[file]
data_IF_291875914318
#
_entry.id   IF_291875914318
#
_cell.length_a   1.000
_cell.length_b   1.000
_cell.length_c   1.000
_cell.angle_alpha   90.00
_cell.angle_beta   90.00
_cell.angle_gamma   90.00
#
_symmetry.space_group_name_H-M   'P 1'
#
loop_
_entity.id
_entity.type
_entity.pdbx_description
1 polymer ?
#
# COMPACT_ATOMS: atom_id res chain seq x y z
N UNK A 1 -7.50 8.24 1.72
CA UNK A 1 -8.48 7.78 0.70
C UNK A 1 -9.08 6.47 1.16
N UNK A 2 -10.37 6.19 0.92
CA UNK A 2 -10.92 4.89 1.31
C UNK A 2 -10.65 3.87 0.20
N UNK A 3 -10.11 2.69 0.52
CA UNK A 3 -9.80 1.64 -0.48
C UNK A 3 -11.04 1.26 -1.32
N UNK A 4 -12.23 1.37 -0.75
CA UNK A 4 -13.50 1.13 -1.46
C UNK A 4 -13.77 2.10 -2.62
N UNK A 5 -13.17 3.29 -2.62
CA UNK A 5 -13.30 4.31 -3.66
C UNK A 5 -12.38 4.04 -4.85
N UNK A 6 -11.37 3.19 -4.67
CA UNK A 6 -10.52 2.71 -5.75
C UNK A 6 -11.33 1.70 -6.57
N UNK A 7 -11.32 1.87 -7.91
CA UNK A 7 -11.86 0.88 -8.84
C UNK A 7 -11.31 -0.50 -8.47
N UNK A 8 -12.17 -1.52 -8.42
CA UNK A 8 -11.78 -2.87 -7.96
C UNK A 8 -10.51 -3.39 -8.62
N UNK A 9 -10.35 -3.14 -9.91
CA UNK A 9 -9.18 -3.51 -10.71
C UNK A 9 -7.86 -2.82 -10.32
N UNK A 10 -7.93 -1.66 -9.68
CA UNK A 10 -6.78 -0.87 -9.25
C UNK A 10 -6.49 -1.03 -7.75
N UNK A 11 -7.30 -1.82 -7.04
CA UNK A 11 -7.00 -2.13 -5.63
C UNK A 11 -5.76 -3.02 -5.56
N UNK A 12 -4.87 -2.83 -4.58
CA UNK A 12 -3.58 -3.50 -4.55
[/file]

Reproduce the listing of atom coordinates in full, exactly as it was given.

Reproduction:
data_IF_291875914318
#
_entry.id   IF_291875914318
#
_cell.length_a   1.000
_cell.length_b   1.000
_cell.length_c   1.000
_cell.angle_alpha   90.00
_cell.angle_beta   90.00
_cell.angle_gamma   90.00
#
_symmetry.space_group_name_H-M   'P 1'
#
loop_
_entity.id
_entity.type
_entity.pdbx_description
1 polymer ?
#
# COMPACT_ATOMS: atom_id res chain seq x y z
N UNK A 1 -7.50 8.24 1.72
CA UNK A 1 -8.48 7.78 0.70
C UNK A 1 -9.08 6.47 1.16
N UNK A 2 -10.37 6.19 0.92
CA UNK A 2 -10.92 4.89 1.31
C UNK A 2 -10.65 3.87 0.20
N UNK A 3 -10.11 2.69 0.52
CA UNK A 3 -9.80 1.64 -0.48
C UNK A 3 -11.04 1.26 -1.32
N UNK A 4 -12.23 1.37 -0.75
CA UNK A 4 -13.50 1.13 -1.46
C UNK A 4 -13.77 2.10 -2.62
N UNK A 5 -13.17 3.29 -2.62
CA UNK A 5 -13.30 4.31 -3.66
C UNK A 5 -12.38 4.04 -4.85
N UNK A 6 -11.37 3.19 -4.67
CA UNK A 6 -10.52 2.71 -5.75
C UNK A 6 -11.33 1.70 -6.57
N UNK A 7 -11.32 1.87 -7.91
CA UNK A 7 -11.86 0.88 -8.84
C UNK A 7 -11.31 -0.50 -8.47
N UNK A 8 -12.17 -1.52 -8.42
CA UNK A 8 -11.78 -2.87 -7.96
C UNK A 8 -10.51 -3.39 -8.62
N UNK A 9 -10.35 -3.14 -9.91
CA UNK A 9 -9.18 -3.51 -10.71
C UNK A 9 -7.86 -2.82 -10.32
N UNK A 10 -7.93 -1.66 -9.68
CA UNK A 10 -6.78 -0.87 -9.25
C UNK A 10 -6.49 -1.03 -7.75
N UNK A 11 -7.30 -1.82 -7.04
CA UNK A 11 -7.00 -2.13 -5.63
C UNK A 11 -5.76 -3.02 -5.56
N UNK A 12 -4.87 -2.83 -4.58
CA UNK A 12 -3.58 -3.50 -4.55